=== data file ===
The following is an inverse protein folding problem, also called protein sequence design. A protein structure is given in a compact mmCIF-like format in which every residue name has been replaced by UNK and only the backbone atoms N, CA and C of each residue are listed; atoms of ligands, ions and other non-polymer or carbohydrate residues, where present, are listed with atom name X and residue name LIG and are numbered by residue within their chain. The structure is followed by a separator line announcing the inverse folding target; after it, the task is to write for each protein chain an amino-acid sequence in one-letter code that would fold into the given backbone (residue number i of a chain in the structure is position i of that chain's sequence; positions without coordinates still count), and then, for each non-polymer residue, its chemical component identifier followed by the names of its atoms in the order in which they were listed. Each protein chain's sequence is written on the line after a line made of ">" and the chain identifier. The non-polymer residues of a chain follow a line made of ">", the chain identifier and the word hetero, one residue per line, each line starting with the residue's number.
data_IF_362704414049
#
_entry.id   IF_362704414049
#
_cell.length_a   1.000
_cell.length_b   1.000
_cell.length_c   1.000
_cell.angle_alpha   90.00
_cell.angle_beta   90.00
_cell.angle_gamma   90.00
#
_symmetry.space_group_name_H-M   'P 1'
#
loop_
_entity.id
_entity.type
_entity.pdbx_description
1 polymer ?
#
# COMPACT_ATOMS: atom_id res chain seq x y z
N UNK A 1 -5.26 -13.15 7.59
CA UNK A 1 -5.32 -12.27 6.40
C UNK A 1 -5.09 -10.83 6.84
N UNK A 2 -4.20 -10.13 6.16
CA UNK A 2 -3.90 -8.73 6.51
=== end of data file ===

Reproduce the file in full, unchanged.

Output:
The following is an inverse protein folding problem, also called protein sequence design. A protein structure is given in a compact mmCIF-like format in which every residue name has been replaced by UNK and only the backbone atoms N, CA and C of each residue are listed; atoms of ligands, ions and other non-polymer or carbohydrate residues, where present, are listed with atom name X and residue name LIG and are numbered by residue within their chain. The structure is followed by a separator line announcing the inverse folding target; after it, the task is to write for each protein chain an amino-acid sequence in one-letter code that would fold into the given backbone (residue number i of a chain in the structure is position i of that chain's sequence; positions without coordinates still count), and then, for each non-polymer residue, its chemical component identifier followed by the names of its atoms in the order in which they were listed. Each protein chain's sequence is written on the line after a line made of ">" and the chain identifier. The non-polymer residues of a chain follow a line made of ">", the chain identifier and the word hetero, one residue per line, each line starting with the residue's number.
data_IF_362704414049
#
_entry.id   IF_362704414049
#
_cell.length_a   1.000
_cell.length_b   1.000
_cell.length_c   1.000
_cell.angle_alpha   90.00
_cell.angle_beta   90.00
_cell.angle_gamma   90.00
#
_symmetry.space_group_name_H-M   'P 1'
#
loop_
_entity.id
_entity.type
_entity.pdbx_description
1 polymer ?
#
# COMPACT_ATOMS: atom_id res chain seq x y z
N UNK A 1 -5.26 -13.15 7.59
CA UNK A 1 -5.32 -12.27 6.40
C UNK A 1 -5.09 -10.83 6.84
N UNK A 2 -4.20 -10.13 6.16
CA UNK A 2 -3.90 -8.73 6.51